SWEDES by EDWARD THOMAS
They have taken the gable from the roof of clay On the long swede pile. They have let in the sun To the white and gold and purple of curled fronds Unsunned. It is a sight more tender-gorgeous At the wood-corner where Winter moans and drips Than when, in the Valley of the Tombs of Kings, A boy crawls down into a Pharaoh's tomb And, first of Christian men, beholds the mummy, God and monkey, chariot and throne and vase, Blue pottery, alabaster, and gold.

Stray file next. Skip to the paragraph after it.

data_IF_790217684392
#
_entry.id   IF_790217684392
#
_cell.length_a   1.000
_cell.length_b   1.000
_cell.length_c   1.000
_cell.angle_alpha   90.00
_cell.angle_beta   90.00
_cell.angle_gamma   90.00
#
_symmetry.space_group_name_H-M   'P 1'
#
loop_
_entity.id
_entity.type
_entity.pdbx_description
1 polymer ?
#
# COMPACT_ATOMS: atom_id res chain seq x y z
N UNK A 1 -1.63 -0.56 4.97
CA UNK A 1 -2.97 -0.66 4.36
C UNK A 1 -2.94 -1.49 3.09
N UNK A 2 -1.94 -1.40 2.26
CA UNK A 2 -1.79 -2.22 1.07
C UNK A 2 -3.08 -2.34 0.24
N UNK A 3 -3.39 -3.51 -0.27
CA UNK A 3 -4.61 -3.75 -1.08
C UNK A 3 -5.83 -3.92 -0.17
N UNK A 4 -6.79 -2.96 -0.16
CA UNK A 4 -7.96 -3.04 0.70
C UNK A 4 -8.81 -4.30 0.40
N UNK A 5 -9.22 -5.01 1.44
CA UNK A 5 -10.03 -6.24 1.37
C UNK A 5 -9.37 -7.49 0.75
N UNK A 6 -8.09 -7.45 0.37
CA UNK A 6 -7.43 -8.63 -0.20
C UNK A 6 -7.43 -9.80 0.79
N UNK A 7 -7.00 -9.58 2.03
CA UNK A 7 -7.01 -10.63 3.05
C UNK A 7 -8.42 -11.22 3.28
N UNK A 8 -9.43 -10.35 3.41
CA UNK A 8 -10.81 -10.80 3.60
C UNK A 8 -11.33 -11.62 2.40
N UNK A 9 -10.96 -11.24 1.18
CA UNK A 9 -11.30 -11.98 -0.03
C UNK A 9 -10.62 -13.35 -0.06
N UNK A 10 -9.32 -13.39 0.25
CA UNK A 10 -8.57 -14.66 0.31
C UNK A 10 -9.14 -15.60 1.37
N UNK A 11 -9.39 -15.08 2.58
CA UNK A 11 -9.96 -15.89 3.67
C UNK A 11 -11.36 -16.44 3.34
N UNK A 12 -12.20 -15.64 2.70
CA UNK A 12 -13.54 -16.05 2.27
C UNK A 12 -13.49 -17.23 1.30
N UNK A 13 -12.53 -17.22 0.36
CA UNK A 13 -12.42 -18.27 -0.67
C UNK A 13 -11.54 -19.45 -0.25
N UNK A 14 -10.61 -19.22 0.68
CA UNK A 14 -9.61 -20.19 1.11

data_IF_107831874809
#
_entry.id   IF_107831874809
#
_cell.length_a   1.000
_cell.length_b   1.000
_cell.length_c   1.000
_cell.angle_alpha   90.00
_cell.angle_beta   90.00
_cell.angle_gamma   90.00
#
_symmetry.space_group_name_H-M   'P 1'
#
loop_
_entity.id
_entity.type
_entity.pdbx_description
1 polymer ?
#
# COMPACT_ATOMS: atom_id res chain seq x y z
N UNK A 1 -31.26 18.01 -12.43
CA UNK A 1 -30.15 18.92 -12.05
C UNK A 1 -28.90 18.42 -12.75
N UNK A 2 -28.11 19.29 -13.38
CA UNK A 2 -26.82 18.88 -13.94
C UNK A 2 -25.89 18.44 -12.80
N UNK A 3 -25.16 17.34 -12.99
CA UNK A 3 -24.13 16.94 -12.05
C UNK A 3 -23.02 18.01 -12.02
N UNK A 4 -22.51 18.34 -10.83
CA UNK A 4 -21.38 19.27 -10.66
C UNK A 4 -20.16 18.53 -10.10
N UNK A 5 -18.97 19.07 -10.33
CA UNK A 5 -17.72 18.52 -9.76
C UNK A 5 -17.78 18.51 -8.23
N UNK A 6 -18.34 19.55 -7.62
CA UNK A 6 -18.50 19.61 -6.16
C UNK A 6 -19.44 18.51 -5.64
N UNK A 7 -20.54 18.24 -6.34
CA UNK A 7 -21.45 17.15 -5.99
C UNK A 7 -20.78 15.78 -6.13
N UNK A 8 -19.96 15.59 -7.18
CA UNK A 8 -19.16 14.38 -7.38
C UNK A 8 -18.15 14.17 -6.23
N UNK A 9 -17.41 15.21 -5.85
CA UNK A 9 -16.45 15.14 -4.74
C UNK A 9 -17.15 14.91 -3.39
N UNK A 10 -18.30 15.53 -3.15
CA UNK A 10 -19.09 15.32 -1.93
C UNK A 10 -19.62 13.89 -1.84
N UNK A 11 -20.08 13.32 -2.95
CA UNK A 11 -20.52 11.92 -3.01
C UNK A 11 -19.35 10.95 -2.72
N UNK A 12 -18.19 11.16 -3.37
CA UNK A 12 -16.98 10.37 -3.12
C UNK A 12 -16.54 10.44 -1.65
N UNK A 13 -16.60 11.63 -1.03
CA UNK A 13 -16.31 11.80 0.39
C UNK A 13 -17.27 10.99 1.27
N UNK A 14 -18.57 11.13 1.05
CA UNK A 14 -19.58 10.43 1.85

But dreamless long-dead Amen-hotep lies. This is a dream of Winter, sweet as Spring.
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|Author||Thomas, Edward (1878-1917)|
|Copyright||Copyright Edward Thomas, 1979, reproduced under licence from Faber and Faber Ltd.|
|First line||They have taken the gable from the roof of clay|
|Publication source||Edward Thomas Collected Poems|
|Publication editor||Thomas, George|
|Publishers||Faber and Faber|
|Digital repository||The First World War Poetry Digital Archive|